When “Whatever Happened to Baby Jane?” premiered in 1962, it was by every expectation supposed to be a flop, a career killer for its three main players Robert Aldrich, Bette Davis, and Joan Crawford. Instead, the film went on to become a raving success generally adored by critics and fans, earning Bette Davis her third Oscar nomination for Best Actress and, most importantly, making a lot of money. On a budget of $1 million, it grossed $9.5 million worldwide ($74 million in today’s dollars).
There’s a truism in Hollywood about sticking to a winning formula: If you happen to make a hit movie, figure out what worked and make more like it — and with this new blueprint for horror, that’s exactly what happened with “Baby Jane.” With its success came the inadvertent genre that became known as the psycho-biddy genre, or Hagsploitation.
Take one or two aging actresses like Crawford, Davis, Olivia de Havilland, or Shelley Winters, put them in a story about a delusional woman who goes on a killing spree of some sort, throw in a remote location and suspenseful score — and you’ve got yourself a winning movie.
The genre would last into the ‘70s, earning the studios millions and extending the careers of some of the period’s most venerable, if not fading, leading ladies. And as a lucky added perk, a number of these films were also actually good, earning critical praise and even some awards’ notice. A few of the key titles of the genre include…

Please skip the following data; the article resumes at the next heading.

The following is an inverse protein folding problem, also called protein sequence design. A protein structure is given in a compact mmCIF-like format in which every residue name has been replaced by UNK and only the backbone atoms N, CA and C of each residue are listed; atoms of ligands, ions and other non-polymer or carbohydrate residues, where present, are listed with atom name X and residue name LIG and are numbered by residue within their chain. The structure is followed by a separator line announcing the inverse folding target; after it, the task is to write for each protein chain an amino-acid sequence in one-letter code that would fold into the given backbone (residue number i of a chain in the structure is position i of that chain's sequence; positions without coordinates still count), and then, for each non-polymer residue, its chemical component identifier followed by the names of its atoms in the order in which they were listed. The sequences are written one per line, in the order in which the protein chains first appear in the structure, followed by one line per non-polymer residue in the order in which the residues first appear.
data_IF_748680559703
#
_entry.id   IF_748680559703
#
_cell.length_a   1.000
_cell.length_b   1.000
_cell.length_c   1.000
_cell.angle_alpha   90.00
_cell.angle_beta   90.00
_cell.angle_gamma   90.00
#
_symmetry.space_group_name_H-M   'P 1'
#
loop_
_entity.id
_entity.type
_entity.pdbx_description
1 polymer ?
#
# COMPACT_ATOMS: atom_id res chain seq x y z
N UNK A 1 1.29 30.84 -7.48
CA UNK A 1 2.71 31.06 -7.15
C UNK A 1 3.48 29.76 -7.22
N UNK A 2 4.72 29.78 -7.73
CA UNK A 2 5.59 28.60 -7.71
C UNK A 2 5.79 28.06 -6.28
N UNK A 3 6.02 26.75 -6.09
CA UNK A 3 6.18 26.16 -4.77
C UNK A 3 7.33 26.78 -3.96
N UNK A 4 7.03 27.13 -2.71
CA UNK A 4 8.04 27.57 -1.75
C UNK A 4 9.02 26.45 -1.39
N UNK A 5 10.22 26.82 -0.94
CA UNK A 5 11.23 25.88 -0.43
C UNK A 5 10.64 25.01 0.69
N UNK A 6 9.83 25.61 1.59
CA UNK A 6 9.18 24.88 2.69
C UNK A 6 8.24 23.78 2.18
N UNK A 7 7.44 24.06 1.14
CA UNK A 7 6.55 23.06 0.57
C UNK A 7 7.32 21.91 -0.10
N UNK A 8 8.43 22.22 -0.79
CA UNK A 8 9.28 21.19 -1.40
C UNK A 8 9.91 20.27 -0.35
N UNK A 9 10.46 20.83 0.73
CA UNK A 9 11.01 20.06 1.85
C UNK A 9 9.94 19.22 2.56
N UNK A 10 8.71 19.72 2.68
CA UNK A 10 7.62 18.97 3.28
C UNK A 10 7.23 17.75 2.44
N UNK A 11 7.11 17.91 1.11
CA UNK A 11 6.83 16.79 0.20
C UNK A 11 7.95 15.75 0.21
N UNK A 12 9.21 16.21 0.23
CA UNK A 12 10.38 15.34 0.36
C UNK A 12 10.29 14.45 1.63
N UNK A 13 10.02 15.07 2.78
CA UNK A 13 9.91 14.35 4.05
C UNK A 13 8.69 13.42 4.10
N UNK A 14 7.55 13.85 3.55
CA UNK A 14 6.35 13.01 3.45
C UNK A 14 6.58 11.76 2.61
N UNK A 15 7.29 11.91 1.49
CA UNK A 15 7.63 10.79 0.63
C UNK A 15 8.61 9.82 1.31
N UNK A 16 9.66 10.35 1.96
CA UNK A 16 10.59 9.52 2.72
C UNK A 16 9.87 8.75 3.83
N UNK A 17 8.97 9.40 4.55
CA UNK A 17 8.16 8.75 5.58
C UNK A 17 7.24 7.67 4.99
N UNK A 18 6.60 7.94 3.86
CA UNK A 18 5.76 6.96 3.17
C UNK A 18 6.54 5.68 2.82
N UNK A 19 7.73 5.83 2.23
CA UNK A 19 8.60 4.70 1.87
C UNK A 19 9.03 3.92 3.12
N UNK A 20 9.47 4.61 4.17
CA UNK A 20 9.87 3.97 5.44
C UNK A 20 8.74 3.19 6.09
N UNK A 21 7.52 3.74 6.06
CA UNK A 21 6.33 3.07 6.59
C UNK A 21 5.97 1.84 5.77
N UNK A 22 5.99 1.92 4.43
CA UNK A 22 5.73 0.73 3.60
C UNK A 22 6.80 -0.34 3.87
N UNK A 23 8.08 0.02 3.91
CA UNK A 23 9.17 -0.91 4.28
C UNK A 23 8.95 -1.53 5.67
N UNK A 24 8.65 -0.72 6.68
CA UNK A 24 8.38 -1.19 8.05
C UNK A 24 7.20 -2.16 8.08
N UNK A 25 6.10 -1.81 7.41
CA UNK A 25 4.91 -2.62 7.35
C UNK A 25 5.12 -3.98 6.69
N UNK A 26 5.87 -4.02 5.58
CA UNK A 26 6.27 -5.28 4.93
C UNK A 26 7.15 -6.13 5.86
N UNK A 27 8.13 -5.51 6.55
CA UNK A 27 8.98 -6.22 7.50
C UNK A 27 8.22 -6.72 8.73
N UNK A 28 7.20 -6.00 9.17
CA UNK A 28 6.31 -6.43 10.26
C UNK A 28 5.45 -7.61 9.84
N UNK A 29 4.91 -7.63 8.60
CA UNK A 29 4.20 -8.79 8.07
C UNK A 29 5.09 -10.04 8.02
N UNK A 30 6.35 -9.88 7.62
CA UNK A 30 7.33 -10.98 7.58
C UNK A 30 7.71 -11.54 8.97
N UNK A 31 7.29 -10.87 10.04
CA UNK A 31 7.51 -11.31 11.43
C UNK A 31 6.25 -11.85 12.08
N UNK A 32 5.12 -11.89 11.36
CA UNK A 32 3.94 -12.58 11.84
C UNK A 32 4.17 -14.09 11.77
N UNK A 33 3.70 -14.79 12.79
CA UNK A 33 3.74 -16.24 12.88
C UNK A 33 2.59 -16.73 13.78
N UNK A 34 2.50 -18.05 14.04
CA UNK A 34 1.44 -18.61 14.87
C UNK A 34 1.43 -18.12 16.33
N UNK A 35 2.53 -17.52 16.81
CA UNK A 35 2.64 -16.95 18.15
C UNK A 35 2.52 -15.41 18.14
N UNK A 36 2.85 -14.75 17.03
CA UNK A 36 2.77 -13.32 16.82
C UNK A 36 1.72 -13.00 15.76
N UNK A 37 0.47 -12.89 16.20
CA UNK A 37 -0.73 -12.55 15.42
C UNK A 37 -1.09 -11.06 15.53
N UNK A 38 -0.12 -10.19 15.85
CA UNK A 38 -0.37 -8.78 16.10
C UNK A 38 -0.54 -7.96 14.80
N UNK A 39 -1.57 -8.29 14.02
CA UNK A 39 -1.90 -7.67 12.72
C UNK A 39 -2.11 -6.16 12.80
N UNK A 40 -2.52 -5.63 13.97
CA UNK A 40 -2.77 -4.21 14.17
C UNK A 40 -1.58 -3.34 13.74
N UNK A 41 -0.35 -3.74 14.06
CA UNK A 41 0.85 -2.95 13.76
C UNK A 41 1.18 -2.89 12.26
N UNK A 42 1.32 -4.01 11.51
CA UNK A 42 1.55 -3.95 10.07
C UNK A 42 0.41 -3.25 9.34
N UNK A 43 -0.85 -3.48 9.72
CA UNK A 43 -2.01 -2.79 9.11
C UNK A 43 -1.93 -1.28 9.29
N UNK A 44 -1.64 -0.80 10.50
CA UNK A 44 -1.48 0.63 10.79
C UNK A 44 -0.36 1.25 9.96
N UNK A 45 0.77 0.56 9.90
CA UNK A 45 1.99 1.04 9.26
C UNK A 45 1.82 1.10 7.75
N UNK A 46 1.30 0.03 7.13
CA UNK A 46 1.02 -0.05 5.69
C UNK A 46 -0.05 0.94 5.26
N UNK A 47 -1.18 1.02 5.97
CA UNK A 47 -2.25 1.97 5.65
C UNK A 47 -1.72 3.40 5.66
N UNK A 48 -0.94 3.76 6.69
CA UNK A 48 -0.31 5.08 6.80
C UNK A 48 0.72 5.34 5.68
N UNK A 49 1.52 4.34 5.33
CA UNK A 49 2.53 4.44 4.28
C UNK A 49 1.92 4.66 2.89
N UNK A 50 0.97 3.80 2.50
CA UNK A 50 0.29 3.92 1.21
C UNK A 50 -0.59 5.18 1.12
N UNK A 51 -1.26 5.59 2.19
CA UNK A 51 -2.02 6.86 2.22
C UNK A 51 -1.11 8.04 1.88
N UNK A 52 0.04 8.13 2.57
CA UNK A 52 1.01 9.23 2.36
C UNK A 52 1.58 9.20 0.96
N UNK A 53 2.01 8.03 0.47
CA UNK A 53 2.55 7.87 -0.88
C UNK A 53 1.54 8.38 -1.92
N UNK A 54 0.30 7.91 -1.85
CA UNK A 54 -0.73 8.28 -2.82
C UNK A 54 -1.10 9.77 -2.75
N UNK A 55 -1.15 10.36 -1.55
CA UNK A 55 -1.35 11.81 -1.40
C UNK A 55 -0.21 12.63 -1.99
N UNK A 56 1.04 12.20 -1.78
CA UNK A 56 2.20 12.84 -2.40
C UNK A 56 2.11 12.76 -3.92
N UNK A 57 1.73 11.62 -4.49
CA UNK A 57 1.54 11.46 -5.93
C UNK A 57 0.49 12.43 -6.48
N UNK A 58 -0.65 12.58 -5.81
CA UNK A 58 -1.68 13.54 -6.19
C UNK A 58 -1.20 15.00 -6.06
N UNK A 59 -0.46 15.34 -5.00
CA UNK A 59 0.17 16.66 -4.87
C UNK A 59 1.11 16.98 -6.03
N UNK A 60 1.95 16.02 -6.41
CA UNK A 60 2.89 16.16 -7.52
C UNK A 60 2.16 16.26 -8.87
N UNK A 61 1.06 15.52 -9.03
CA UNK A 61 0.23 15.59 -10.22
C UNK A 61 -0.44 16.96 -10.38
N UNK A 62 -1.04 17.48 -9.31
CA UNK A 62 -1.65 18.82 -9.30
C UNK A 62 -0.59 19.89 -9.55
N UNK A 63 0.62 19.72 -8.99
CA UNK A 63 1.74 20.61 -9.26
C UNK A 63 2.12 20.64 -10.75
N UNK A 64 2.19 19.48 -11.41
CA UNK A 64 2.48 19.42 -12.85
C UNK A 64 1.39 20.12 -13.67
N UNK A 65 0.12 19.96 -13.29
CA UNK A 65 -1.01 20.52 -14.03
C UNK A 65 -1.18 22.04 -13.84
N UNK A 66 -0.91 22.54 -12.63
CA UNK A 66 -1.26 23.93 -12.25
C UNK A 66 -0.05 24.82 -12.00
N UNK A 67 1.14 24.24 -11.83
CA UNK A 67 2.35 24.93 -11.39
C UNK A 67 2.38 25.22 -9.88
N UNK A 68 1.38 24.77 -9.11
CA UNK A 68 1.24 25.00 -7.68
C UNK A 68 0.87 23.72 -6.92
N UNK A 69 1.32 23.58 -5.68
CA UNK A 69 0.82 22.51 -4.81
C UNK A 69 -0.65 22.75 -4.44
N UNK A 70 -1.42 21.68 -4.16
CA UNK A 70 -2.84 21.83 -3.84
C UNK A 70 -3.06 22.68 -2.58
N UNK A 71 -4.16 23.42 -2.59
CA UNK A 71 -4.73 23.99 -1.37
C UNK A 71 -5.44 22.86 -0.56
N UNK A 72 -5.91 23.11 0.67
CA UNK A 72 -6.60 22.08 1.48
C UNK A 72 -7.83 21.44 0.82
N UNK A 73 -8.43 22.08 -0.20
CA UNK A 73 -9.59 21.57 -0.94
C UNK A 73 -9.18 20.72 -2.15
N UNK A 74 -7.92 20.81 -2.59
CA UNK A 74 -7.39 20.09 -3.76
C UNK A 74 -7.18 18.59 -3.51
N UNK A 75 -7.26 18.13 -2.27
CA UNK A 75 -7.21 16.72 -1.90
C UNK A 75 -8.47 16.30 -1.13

‘Hush, Hush Sweet Charlotte’ (1964)
The follow up to “Baby Jane,” the film was directed by Robert Aldrich and was set to star both Joan Crawford and Bette Davis again. Crawford eventually dropped out shortly after production began, and was replaced by Olivia de Havilland. The story follows an aging, reclusive Southern belle who, plagued by a horrifying family secret, descends into madness after the arrival of a lost relative.
It was another critical hit for Aldrich — and for Warner Bros., grossing $4 million at the box office and earning 7 Oscar nominations, the most for any movie of the horror genre at the time.
‘Lady in a Cage’ (1964)
Again starring Olivia de Havilland, and James Caan in his first substantial movie role, “Lady In A Cage” is the story of a woman who gets trapped in a home elevator and terrorized by a group of vicious thugs. A smaller hit for Paramount Pictures, it earned $1.6 million at the box office.
‘Straight Jacket’ (1964)
Joan Crawford’s follow up to “Baby Jane,” “Straight-Jacket” tells the tale of a mother who returns to her estranged daughter after a twenty-year stay at an asylum for a double murder. Suspicions about her behavior soon begin to strain their relationship and havoc ensues. “Straight-Jacket” earned $2.1 million at the box office for Columbia Pictures, as well as mild critic praise.
‘The Nanny’ (1965)
In Bette Davis’ third psycho-biddy film, she plays the Nanny to a British family whose son has just returned from a special boarding school for disturbed children. The young boy continues to have problems at home — but it turns out he might be justified, as Nanny has been secretly terrorizing the whole family for years. The British film was again critically well received, and earned $2 million at the US box office.
‘Whatever Happened to Aunt Alice?’ (1969)
Rounding out his psycho-biddy trilogy, this Aldrich-produced film starred Geraldine Page as a down-on-her-luck widow who takes to swindling innocent housekeepers out of their money before murdering them and burying the bodies under pine trees in her yard. It would go on to earn $2 million at the box office, but actually recorded a loss once all expenses were factored in.